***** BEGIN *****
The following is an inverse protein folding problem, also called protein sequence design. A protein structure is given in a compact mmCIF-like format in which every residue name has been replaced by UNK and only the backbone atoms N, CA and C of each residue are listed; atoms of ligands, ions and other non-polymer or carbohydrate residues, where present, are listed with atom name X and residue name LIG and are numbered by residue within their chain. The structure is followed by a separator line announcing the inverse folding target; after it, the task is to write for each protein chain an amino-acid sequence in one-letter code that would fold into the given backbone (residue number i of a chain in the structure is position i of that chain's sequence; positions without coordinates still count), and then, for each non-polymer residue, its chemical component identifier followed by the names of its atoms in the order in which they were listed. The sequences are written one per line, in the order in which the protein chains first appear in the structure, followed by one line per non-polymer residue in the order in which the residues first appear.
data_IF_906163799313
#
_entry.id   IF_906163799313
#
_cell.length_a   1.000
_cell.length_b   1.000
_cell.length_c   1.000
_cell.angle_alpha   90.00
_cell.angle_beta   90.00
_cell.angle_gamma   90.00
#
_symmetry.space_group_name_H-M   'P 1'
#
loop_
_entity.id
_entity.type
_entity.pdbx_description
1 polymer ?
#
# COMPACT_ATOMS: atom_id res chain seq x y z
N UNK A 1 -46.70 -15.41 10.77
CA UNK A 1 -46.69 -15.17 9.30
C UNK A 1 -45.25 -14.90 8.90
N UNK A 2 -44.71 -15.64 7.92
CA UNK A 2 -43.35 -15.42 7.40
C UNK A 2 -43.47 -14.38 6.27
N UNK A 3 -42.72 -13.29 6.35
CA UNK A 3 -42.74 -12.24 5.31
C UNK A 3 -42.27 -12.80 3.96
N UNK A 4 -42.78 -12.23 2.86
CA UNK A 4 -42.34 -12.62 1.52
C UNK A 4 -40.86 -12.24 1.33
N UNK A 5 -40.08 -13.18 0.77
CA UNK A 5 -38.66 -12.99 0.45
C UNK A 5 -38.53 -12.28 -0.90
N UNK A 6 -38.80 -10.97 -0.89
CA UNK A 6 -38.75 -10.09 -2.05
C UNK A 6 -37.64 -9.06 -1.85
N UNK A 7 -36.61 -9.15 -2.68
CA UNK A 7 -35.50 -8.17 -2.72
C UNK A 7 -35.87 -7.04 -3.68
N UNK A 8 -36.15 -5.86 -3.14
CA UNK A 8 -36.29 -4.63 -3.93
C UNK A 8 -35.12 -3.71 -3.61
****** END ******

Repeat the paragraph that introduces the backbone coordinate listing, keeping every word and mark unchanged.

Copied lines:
The following is an inverse protein folding problem, also called protein sequence design. A protein structure is given in a compact mmCIF-like format in which every residue name has been replaced by UNK and only the backbone atoms N, CA and C of each residue are listed; atoms of ligands, ions and other non-polymer or carbohydrate residues, where present, are listed with atom name X and residue name LIG and are numbered by residue within their chain. The structure is followed by a separator line announcing the inverse folding target; after it, the task is to write for each protein chain an amino-acid sequence in one-letter code that would fold into the given backbone (residue number i of a chain in the structure is position i of that chain's sequence; positions without coordinates still count), and then, for each non-polymer residue, its chemical component identifier followed by the names of its atoms in the order in which they were listed. The sequences are written one per line, in the order in which the protein chains first appear in the structure, followed by one line per non-polymer residue in the order in which the residues first appear.